The Biden administration announced Friday that it would lift the ban on travel to the United States from eight African nations, reversing a policy that the administration imposed after the outbreak of the Omicron variant of COVID-19.
The administration imposed the ban on November 29th after the Omicron variant was first detected circulating in South Africa. The initial order prohibited any non-citizen who had recently been in the countries of South Africa, Botswana, Zimbabwe, Namibia, Lesotho, Eswatini, Mozambique or Malawi from entering the United States. The ban will be allowed to expire on December 31st.
A White House spokesperson tweeted about the decision Friday morning, saying that it was "recommended by [the CDC.]"
The tweet further claimed that the restrictions "gave us time to understand Omicron and we know our existing vaccines work against Omicron, esp. boosted."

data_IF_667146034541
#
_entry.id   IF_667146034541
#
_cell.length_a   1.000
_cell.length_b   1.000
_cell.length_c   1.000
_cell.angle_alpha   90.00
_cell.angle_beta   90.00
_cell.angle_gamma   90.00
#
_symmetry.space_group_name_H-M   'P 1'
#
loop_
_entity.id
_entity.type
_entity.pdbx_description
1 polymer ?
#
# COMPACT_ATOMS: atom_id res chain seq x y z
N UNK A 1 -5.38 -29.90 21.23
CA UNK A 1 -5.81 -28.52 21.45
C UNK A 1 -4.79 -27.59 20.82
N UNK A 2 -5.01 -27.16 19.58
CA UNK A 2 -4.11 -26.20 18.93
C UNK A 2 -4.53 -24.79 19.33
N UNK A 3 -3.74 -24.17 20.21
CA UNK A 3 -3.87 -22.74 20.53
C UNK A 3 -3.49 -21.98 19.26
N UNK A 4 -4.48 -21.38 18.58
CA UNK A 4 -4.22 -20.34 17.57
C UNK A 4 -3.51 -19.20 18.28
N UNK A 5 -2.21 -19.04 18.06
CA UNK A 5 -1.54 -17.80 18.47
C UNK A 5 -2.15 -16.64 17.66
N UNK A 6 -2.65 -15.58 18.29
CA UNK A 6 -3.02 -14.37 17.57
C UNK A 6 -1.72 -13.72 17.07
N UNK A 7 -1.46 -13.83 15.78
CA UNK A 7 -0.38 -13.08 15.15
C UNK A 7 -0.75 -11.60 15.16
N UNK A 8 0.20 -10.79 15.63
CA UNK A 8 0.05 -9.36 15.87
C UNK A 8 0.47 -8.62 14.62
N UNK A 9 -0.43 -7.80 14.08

While there is data suggesting that vaccines remain effective at reducing the severity of illness with Omicron, the vaccines have largely failed to prevent its spread, as Omicron appears to spread just as rapidly among the vaccinated population as among the unvaccinated. Preliminary data suggests that the Omicron variant is much milder in severity than its predecessors, but spreads more easily.
Travel bans have been a controversial element of the government's COVID mitigation strategy. In the early stages of the pandemic, the Trump administration announced a travel ban on flights incoming from China, a move that was blasted by then-candidate Biden as an example of "hysteria, xenophobia, and fear-mongering."
After Biden imposed his own travel ban and was confronted with this quote, he claimed, rather implausibly, that this referred to Trump's response to the Ebola virus crisis in 2014. Biden would later reverse himself on the campaign trail, saying, "Travel restrictions, when supported by science, advocated by public health officials, and backed by a full strategy can be warranted. Travel restrictions can buy time; but here, the time they bought for preparation was squandered when Trump used it to downplay, rather than ready the country for, the disease."
When Biden announced his own travel ban on the eight African countries, this move was likewise criticized by some health experts who declared that it would be ineffective.